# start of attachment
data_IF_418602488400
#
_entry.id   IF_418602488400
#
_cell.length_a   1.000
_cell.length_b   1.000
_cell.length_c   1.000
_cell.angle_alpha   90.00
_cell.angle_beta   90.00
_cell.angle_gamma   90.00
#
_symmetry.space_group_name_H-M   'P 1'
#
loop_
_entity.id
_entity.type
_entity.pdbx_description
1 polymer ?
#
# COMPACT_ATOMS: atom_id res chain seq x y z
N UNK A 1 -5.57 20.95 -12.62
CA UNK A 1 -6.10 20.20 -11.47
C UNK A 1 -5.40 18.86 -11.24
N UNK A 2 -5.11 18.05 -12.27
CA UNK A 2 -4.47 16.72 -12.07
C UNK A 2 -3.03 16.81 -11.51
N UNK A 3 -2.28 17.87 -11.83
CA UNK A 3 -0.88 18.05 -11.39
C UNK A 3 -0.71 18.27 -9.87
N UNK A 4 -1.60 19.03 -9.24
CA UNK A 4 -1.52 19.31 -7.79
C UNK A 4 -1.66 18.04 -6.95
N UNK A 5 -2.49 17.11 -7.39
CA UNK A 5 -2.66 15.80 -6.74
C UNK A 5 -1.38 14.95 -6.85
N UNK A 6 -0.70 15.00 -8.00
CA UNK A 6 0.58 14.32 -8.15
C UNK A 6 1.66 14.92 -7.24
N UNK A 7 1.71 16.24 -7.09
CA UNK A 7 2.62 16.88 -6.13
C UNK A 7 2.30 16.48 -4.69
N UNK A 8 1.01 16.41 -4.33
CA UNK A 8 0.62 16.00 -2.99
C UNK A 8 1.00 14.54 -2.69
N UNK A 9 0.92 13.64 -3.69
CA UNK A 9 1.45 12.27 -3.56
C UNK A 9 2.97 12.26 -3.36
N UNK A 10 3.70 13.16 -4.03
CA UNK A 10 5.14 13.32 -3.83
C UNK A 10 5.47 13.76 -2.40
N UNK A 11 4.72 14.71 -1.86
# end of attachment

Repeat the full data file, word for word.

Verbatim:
data_IF_418602488400
#
_entry.id   IF_418602488400
#
_cell.length_a   1.000
_cell.length_b   1.000
_cell.length_c   1.000
_cell.angle_alpha   90.00
_cell.angle_beta   90.00
_cell.angle_gamma   90.00
#
_symmetry.space_group_name_H-M   'P 1'
#
loop_
_entity.id
_entity.type
_entity.pdbx_description
1 polymer ?
#
# COMPACT_ATOMS: atom_id res chain seq x y z
N UNK A 1 -5.57 20.95 -12.62
CA UNK A 1 -6.10 20.20 -11.47
C UNK A 1 -5.40 18.86 -11.24
N UNK A 2 -5.11 18.05 -12.27
CA UNK A 2 -4.47 16.72 -12.07
C UNK A 2 -3.03 16.81 -11.51
N UNK A 3 -2.28 17.87 -11.83
CA UNK A 3 -0.88 18.05 -11.39
C UNK A 3 -0.71 18.27 -9.87
N UNK A 4 -1.60 19.03 -9.24
CA UNK A 4 -1.52 19.31 -7.79
C UNK A 4 -1.66 18.04 -6.95
N UNK A 5 -2.49 17.11 -7.39
CA UNK A 5 -2.66 15.80 -6.74
C UNK A 5 -1.38 14.95 -6.85
N UNK A 6 -0.70 15.00 -8.00
CA UNK A 6 0.58 14.32 -8.15
C UNK A 6 1.66 14.92 -7.24
N UNK A 7 1.71 16.24 -7.09
CA UNK A 7 2.62 16.88 -6.13
C UNK A 7 2.30 16.48 -4.69
N UNK A 8 1.01 16.41 -4.33
CA UNK A 8 0.62 16.00 -2.99
C UNK A 8 1.00 14.54 -2.69
N UNK A 9 0.92 13.64 -3.69
CA UNK A 9 1.45 12.27 -3.56
C UNK A 9 2.97 12.26 -3.36
N UNK A 10 3.70 13.16 -4.03
CA UNK A 10 5.14 13.32 -3.83
C UNK A 10 5.47 13.76 -2.40
N UNK A 11 4.72 14.71 -1.86